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Geyer Center to close season with 'show that started it all'

Linda Harkcom | For the Daily Courier
The Geyer Performing Arts Center will close its 25th season with “The Man of Lamancha” Thursday through Saturday at 7:30 p.m. and Sunday at 2:30 p.m. The show was last seen on the theaters stage 25 years ago. Pictured from left to right, Christina Maroney of Smithton, Anna Strauser of Uniontown and Allie Malia of Connellsville. Second row. Rachel Szabo of Connellsville and Bill Dreucci of Uniontown. Third row, Ike Mason of Mt. Pleasant, Mark Fox of Scottdale, Roger Rhodes of Mt. Pleasant, Keri Wardman of Brownsville and Chet Joseph of Youngwood.

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Tuesday, Nov. 19, 2013, 6:43 p.m.
 

The Geyer Performing Arts Center will close its 25th season with a show that was last seen on the theater's stage 25 years ago.

GPAC will present the “Man of La Mancha” Thursday through Saturday at 7:30 p.m. and Sunday at 2:30 p.m.

“This is the show that started it all and it seemed the best way to end our theatrical season this year,” said GPAC Board President Brad Geyer.

The “Man of La Mancha” is a classic musical based on Miguel de Cervantes' masterpiece “Don Quixote,” which he wrote in the 1600s. The story is told as a play within a play, where the story of a dying old man whose impossible dream takes over his mind is told by an imprisoned Cervantes in an attempt to regain papers that had been taken from him by his jailers.

The show features several moving songs, including “It's All the Same,” “Dulcinea,” “I'm Only Thinking of Him” and “The Impossible Dream.”

“It's a show about hope, a show about dreams and about believing in people and the good that is in all of us,” said Kristen Tunney of Brownsville, who will play Aldonza.

Tunney is one of two actresses who will play the prostitute who Don Quixote sees as his Dulcinea, a lady to whom he has sworn his loyalty.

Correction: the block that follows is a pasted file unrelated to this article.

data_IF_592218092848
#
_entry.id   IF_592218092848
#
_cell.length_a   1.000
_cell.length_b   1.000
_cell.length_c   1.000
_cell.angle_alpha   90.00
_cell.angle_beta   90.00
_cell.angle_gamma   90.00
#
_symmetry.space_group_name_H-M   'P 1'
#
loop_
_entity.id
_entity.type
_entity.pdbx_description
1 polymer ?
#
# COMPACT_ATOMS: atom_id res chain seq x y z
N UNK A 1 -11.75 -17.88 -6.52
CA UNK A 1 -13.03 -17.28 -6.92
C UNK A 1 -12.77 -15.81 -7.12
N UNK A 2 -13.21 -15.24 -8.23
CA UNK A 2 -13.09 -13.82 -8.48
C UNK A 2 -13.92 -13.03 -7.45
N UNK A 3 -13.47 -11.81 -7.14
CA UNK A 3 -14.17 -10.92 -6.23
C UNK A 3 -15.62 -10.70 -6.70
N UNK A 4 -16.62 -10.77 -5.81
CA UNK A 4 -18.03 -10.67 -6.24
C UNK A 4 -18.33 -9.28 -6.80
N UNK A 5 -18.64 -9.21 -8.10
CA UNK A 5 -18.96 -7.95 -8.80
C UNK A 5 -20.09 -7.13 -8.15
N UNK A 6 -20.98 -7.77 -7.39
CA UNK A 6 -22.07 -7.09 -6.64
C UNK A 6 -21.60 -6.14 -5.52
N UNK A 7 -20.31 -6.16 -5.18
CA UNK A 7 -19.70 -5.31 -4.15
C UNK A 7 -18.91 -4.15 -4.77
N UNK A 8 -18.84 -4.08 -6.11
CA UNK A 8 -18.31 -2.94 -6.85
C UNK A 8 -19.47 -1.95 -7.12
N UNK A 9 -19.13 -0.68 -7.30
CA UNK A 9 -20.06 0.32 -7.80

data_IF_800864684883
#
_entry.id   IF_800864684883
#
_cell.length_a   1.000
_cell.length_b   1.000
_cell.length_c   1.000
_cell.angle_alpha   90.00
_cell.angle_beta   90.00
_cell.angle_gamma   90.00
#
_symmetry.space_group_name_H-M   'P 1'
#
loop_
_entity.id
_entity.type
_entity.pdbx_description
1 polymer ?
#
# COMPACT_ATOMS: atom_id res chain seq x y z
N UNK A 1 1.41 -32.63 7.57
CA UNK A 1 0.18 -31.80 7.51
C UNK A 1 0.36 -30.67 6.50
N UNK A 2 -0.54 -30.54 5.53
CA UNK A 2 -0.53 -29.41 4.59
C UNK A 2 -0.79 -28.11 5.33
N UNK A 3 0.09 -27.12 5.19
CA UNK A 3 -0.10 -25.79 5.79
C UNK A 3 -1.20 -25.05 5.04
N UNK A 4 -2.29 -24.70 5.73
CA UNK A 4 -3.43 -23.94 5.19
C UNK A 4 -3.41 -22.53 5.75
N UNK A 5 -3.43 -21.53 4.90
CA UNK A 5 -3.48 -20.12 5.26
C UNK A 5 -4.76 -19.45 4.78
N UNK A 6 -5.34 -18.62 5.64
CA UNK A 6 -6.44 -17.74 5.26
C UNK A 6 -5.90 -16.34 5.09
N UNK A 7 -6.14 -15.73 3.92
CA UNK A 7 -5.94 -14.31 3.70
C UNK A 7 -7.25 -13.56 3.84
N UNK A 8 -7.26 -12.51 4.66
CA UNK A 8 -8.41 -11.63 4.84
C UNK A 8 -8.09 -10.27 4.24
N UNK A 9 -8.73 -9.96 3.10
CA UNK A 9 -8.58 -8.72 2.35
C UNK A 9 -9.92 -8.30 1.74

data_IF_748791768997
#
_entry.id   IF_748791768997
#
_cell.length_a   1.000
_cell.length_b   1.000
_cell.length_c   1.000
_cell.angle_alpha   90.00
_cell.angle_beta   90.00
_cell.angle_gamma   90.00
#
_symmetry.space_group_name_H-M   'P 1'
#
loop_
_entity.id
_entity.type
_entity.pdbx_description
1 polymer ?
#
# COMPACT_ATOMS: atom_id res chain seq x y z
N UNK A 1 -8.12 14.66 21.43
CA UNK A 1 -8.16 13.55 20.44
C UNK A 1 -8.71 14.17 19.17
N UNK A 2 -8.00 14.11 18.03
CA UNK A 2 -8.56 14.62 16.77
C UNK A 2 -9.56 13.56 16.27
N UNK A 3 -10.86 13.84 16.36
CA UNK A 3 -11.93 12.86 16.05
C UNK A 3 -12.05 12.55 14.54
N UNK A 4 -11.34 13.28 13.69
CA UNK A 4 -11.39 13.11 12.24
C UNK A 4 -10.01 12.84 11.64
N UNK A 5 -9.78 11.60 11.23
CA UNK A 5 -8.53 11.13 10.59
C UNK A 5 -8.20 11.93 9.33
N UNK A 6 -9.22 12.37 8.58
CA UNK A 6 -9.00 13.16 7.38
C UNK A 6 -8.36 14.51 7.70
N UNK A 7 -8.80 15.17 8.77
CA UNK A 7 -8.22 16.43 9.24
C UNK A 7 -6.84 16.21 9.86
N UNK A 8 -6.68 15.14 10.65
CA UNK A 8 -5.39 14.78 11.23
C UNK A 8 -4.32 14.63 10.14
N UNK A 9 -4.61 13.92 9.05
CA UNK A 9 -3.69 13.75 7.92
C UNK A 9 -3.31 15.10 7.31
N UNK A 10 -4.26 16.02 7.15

“She begins as a prostitute and then goes on this tremendous personal journey through the show and that is what drew me to the character. I would say she has the biggest journey as a person than any other character in the show,” Tunney said.

Christina Maroney will return to the GPAC stage after a six-year hiatus and play the role of Aldonza.

“After a period of having two new additions to the family with them now being 4 and 2, I wanted to come back. I missed performing. It was missing from my life,” she said.

This will be the first time either actress has played the role.

“This part has been one I have wanted to do for years. It's intense and an emotionally charged character, a challenge,” Maroney said. “The hardest part I would say is the music. It's a much higher range than I'm used to.”

The show, which is directed by Michael Rohlf, with Brad Henry as music director, has Roger Rhodes of Mt. Pleasant and Ron Hudson Jr. of Uniontown sharing the role of Don Quixote.

Rhodes and Maroney will take the leads on Thursday and Saturday with Hudson and Tunney performing the roles on Friday and Sunday.

Mark Fox of Scottdale will reprise his role of Quixote's squire, Sancho Panza.

“Everybody needs a Sancho. He never questions Don Quixote and no matter how crazy he gets, he is just always his friend,” Fox said.

Fox played the role when the show was last seen on the GPAC stage 25 years ago. He said he will be recreating the role so it will be different from when he performed it in 1988.

Fox laughed that some of the cast, including Tunney were not yet born the last time he played Sancho.

“The younger folks really bring a lot of great energy to the stage,” he said.

The villain of the show, Dr. Sanson Carrasco, is played by Chet Joseph of Youngwood.

“He must discredit Don Quixote and make him come to the realization that he is not a knight and bring him back to the real world,” Joseph said.

Joseph has appeared in about six plays at the GPAC but this is his first musical. “This is my biggest, most complicated role since coming to the theater,” he said. “The dialect of the era has been a real challenge.”

Tunney, who is also the theater manager, said that for the Saturday night performance the organization has invited anyone who appeared in the original cast to come to the show and be recognized. A special reception will follow the show that evening, along with the debut of a retrospective documentary recently produced by GPAC on the past 25 years.

Tickets for the show are $12 and available online at www.geyerpac.com or by calling 724-887-0887. Dinner theater is available by calling Miss Martha's Tea Room at 724-887-6574.

Linda Harkcom is a contributing writer.

 

 
 


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